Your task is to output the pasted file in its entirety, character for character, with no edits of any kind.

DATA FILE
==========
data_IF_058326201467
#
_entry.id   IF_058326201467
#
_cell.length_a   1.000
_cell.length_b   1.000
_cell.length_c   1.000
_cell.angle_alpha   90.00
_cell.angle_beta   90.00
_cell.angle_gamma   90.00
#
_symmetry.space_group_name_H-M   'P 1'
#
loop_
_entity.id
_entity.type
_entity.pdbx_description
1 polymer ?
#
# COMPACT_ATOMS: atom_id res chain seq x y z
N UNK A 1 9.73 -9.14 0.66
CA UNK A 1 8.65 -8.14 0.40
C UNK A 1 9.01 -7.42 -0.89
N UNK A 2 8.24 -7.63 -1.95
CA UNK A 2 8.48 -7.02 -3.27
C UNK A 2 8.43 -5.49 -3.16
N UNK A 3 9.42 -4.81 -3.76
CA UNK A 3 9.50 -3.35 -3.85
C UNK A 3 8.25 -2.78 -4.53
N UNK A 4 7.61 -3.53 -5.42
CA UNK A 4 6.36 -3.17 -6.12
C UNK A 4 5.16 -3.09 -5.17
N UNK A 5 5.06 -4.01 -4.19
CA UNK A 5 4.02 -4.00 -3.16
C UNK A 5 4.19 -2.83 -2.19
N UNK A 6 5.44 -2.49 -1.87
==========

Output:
data_IF_058326201467
#
_entry.id   IF_058326201467
#
_cell.length_a   1.000
_cell.length_b   1.000
_cell.length_c   1.000
_cell.angle_alpha   90.00
_cell.angle_beta   90.00
_cell.angle_gamma   90.00
#
_symmetry.space_group_name_H-M   'P 1'
#
loop_
_entity.id
_entity.type
_entity.pdbx_description
1 polymer ?
#
# COMPACT_ATOMS: atom_id res chain seq x y z
N UNK A 1 9.73 -9.14 0.66
CA UNK A 1 8.65 -8.14 0.40
C UNK A 1 9.01 -7.42 -0.89
N UNK A 2 8.24 -7.63 -1.95
CA UNK A 2 8.48 -7.02 -3.27
C UNK A 2 8.43 -5.49 -3.16
N UNK A 3 9.42 -4.81 -3.76
CA UNK A 3 9.50 -3.35 -3.85
C UNK A 3 8.25 -2.78 -4.53
N UNK A 4 7.61 -3.53 -5.42
CA UNK A 4 6.36 -3.17 -6.12
C UNK A 4 5.16 -3.09 -5.17
N UNK A 5 5.06 -4.01 -4.19
CA UNK A 5 4.02 -4.00 -3.16
C UNK A 5 4.19 -2.83 -2.19
N UNK A 6 5.44 -2.49 -1.87